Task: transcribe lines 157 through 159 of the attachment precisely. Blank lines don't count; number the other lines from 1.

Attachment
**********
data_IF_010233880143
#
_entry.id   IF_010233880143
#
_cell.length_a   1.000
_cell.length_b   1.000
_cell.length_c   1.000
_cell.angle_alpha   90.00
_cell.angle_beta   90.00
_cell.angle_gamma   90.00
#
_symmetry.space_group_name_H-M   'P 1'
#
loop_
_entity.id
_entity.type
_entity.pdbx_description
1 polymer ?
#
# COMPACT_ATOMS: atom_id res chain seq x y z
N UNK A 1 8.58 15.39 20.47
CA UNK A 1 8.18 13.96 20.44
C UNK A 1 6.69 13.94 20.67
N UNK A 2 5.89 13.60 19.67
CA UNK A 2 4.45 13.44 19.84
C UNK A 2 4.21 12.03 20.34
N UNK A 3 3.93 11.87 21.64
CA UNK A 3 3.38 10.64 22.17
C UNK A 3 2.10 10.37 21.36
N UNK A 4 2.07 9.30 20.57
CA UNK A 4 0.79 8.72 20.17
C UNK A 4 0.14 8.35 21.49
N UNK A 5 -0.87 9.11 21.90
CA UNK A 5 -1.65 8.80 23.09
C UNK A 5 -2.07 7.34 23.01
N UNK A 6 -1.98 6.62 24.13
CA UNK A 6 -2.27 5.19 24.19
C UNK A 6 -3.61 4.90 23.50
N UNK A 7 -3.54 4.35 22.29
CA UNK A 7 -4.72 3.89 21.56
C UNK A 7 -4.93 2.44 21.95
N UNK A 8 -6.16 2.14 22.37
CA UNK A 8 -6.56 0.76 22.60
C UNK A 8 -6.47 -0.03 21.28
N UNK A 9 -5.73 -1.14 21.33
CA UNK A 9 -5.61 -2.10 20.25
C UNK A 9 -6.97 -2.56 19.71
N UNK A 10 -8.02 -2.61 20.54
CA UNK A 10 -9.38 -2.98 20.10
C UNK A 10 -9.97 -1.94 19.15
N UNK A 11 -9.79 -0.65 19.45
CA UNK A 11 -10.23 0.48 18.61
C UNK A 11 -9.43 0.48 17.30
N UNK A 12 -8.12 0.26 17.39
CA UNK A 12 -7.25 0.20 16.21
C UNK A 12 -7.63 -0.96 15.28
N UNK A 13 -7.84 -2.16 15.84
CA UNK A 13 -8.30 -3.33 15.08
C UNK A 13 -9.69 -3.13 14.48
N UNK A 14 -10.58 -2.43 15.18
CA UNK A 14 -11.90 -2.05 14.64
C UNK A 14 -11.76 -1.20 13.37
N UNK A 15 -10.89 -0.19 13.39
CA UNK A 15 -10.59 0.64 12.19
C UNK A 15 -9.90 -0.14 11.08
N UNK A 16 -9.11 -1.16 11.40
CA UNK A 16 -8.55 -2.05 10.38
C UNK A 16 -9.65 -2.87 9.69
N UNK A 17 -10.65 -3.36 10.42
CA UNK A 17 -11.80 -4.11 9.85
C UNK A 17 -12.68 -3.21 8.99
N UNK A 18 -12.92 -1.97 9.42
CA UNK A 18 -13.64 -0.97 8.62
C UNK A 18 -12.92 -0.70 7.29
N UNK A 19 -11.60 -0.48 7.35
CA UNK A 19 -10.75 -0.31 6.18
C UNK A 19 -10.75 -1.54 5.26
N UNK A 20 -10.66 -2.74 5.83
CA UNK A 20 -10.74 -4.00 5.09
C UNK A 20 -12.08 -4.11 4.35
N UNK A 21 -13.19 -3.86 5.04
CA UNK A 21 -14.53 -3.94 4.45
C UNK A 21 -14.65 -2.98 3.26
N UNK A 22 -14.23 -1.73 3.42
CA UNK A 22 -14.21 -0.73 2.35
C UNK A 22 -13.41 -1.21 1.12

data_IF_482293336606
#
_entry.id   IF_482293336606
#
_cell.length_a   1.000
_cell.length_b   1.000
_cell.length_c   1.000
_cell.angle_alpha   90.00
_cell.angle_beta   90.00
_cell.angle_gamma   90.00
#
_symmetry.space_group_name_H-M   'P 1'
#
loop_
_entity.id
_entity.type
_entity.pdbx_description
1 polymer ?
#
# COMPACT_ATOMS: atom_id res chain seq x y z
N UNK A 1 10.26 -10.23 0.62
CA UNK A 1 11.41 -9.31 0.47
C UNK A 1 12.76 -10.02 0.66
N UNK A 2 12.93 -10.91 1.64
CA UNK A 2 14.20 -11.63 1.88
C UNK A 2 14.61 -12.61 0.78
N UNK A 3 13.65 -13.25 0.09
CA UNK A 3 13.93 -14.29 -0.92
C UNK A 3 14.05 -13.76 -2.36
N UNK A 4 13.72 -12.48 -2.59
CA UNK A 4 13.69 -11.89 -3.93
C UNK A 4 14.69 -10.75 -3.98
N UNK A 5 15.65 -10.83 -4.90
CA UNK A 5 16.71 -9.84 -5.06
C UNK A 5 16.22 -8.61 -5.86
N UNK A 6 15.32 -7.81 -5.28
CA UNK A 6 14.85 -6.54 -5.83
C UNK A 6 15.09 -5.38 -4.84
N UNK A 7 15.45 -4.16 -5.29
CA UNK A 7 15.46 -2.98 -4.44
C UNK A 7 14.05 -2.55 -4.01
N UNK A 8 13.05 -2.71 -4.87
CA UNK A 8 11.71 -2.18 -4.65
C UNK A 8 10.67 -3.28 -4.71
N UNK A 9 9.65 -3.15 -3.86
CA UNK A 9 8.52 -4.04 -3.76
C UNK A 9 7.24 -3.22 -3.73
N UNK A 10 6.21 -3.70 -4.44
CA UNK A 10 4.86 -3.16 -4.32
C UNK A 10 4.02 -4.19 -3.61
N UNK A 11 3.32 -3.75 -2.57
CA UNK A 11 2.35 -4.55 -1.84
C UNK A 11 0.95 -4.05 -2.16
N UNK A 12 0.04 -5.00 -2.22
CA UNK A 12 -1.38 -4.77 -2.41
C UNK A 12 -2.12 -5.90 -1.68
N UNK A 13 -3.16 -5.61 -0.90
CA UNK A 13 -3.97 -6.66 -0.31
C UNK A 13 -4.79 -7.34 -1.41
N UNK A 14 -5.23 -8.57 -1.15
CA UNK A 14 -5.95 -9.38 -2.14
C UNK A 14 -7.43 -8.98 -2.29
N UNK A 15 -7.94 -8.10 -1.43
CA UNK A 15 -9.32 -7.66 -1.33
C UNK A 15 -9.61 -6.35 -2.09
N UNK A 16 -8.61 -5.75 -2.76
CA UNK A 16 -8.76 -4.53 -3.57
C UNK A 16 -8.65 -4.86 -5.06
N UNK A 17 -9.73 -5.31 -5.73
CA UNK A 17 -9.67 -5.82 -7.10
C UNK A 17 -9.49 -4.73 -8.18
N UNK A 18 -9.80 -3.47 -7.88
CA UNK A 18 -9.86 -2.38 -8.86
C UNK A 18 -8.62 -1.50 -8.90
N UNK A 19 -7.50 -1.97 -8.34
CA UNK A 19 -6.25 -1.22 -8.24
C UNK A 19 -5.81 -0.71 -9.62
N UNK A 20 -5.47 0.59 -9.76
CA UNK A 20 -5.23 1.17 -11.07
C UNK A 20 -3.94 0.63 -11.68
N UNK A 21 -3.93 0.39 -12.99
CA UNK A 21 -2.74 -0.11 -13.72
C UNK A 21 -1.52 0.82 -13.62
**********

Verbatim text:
C UNK A 17 -9.49 -4.73 -8.18
N UNK A 18 -9.80 -3.47 -7.88
CA UNK A 18 -9.86 -2.38 -8.86